Keytruda Granted FDA Approval for Hodgkin Lymphoma
Keytruda (pembrolizumab) was granted an accelerated approval by the Food and Drug Administration (FDA) for the treatment of refractory or relapsed adult and pediatric patients with classical Hodgkin lymphoma (cHL) who have had three or more lines of therapy.
The approval is based on data from a nonrandomized, open-label clinical trial in which, at a median follow-up of 9.4 months, the overall response rate (ORR) with Keytruda was 69 percent. The ORR included complete responses in 22 percent of patients and partial responses in 47 percent of patients. The median duration of response was 11.1 months (range, 0+ to 11.1).
The specific Keytruda regimens approved are 200 mg every three weeks for adults and 2 mg/kg (up to 200 mg) every three weeks for pediatric patients. This is the first FDA indication for Keytruda in a hematologic malignancy.
The pivotal multicenter study of Keytruda enrolled 210 adult patients with relapsed/refractory cHL. Of the overall population, 129 patients had received autologous stem cell transplantation and 175 patients had received Adcetris (brentuximab vedotin). The median number of prior therapies was four (range, 1-12).
The most common adverse events (20 percent or more of patients) included fatigue, pyrexia, cough, musculoskeletal pain, diarrhea, rash and hypertransaminasemia. Adverse events occurring in at least 10 percent of patients included dyspnea, arthralgia, vomiting, nausea, pruritus, hypothyroidism, upper respiratory tract infections, headache, peripheral neuropathy, hyperbilirubinemia and increased creatinine.
Additional immune-mediated adverse reactions occurring in 0.5 percent to 9 percent of patients included infusion reactions, hyperthyroidism, pneumonitis, uveitis, myositis, myelitis and myocarditis. Adverse events requiring corticosteroid therapy occurred in 15 percent of patients. Adverse reactions led to discontinuations and treatment interruptions in 5 percent and 26 percent of patients, respectively.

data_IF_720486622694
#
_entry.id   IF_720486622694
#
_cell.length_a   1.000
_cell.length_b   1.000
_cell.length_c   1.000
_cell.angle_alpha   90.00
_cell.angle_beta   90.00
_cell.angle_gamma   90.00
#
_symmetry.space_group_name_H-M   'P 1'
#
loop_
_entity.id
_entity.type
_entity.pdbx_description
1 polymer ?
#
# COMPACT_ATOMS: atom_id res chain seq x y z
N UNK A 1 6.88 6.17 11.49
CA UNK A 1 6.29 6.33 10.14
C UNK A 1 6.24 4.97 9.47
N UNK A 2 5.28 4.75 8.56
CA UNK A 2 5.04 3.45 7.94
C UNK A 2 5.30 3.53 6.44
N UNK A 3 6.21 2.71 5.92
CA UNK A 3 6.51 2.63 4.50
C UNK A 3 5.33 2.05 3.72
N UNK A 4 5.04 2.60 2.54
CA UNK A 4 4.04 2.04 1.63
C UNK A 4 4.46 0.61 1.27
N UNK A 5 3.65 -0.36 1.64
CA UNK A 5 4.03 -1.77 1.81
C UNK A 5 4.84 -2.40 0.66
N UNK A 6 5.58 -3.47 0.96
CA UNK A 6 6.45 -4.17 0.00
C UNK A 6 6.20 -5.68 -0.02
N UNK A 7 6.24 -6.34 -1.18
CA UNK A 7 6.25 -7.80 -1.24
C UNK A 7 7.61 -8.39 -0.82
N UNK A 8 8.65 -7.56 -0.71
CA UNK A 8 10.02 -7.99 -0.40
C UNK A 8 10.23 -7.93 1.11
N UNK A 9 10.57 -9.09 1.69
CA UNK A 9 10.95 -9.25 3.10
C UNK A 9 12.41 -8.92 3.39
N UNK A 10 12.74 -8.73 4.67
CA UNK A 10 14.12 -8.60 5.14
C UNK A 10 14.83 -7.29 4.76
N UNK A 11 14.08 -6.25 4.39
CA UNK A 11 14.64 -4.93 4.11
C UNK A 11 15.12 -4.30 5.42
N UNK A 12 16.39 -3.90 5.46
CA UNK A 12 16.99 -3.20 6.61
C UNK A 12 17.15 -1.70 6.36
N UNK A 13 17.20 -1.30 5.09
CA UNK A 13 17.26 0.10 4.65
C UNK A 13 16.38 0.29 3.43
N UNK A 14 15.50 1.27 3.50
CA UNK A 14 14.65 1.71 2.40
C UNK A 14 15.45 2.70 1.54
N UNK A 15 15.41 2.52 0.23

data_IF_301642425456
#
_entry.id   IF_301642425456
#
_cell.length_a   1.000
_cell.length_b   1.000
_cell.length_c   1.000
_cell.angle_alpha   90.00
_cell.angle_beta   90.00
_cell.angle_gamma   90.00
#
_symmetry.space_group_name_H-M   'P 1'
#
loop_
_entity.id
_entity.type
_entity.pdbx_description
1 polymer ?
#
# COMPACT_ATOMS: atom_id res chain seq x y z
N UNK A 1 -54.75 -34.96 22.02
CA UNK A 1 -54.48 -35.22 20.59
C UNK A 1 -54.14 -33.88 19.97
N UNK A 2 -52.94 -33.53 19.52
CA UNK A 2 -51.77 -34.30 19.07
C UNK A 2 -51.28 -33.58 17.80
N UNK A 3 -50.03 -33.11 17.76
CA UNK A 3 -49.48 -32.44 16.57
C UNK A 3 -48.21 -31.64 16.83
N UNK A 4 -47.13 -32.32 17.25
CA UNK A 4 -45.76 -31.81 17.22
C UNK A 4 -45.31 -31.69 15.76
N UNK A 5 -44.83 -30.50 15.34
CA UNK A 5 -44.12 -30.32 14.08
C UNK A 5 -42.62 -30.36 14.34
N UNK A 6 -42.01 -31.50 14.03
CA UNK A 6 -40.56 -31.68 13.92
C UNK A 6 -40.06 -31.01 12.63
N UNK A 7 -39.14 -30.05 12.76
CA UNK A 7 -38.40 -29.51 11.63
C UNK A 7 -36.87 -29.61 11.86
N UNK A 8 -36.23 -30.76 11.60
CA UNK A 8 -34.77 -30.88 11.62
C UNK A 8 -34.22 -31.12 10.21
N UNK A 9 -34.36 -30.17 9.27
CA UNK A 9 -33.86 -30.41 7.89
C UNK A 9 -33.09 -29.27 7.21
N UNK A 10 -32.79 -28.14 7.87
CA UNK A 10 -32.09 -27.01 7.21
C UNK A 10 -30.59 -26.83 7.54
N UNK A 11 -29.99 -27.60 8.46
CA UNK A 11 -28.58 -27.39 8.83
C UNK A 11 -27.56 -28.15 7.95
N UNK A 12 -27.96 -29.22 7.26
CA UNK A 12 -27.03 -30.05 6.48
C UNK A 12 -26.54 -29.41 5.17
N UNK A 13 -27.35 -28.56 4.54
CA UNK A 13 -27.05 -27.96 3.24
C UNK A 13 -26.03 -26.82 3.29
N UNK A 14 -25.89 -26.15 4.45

The FDA also considered safety data for 40 children with advanced melanoma, PD-L1–positive solid tumors, or lymphoma. The safety profile in the pediatric patients was consistent to that observed in adults. Some adverse events occurred at a higher rate (15 percent or more difference) in children than in adults, including fatigue, vomiting, abdominal pain, hypertransaminasemia and hyponatremia. Keytruda exposure at a dose of 2 mg/kg every three weeks in these pediatric patients was comparable to that observed in adults.
Keytruda’s label has also been updated with a new "Warning and Precaution" for complications of allogeneic hematopoietic stem cell transplantation after treatment with the PD-1 inhibitor. The warning informs healthcare professionals to monitor patients closely for early signals of transplant-related complications, such as hyperacute GVHD, grade 3/4 acute GVHD, steroid-requiring febrile syndrome, hepatic veno-occlusive disease and other immune-mediated adverse reactions.
The acclerated approval of Keytruda in cHL is contingent upon the results of a confirmatory trial verifying the benefit of the PD-1 inhibitor in this setting.